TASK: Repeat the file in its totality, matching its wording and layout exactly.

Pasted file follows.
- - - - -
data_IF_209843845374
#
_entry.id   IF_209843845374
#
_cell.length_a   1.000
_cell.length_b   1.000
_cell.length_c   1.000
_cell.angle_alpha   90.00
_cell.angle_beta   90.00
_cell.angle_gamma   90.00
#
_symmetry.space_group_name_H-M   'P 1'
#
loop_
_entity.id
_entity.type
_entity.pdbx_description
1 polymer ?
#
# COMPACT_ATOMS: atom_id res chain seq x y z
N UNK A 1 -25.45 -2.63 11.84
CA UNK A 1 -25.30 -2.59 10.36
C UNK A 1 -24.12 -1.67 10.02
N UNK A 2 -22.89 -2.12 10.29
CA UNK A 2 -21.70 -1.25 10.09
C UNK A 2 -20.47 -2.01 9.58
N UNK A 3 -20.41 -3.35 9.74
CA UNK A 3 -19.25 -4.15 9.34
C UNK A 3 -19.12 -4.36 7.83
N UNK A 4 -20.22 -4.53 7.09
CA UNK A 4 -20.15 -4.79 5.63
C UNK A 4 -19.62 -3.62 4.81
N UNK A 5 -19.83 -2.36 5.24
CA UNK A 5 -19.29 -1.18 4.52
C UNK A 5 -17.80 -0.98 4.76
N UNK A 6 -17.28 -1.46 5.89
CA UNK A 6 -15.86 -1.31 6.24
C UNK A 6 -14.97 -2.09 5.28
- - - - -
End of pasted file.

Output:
data_IF_209843845374
#
_entry.id   IF_209843845374
#
_cell.length_a   1.000
_cell.length_b   1.000
_cell.length_c   1.000
_cell.angle_alpha   90.00
_cell.angle_beta   90.00
_cell.angle_gamma   90.00
#
_symmetry.space_group_name_H-M   'P 1'
#
loop_
_entity.id
_entity.type
_entity.pdbx_description
1 polymer ?
#
# COMPACT_ATOMS: atom_id res chain seq x y z
N UNK A 1 -25.45 -2.63 11.84
CA UNK A 1 -25.30 -2.59 10.36
C UNK A 1 -24.12 -1.67 10.02
N UNK A 2 -22.89 -2.12 10.29
CA UNK A 2 -21.70 -1.25 10.09
C UNK A 2 -20.47 -2.01 9.58
N UNK A 3 -20.41 -3.35 9.74
CA UNK A 3 -19.25 -4.15 9.34
C UNK A 3 -19.12 -4.36 7.83
N UNK A 4 -20.22 -4.53 7.09
CA UNK A 4 -20.15 -4.79 5.63
C UNK A 4 -19.62 -3.62 4.81
N UNK A 5 -19.83 -2.36 5.24
CA UNK A 5 -19.29 -1.18 4.52
C UNK A 5 -17.80 -0.98 4.76
N UNK A 6 -17.28 -1.46 5.89
CA UNK A 6 -15.86 -1.31 6.24
C UNK A 6 -14.97 -2.09 5.28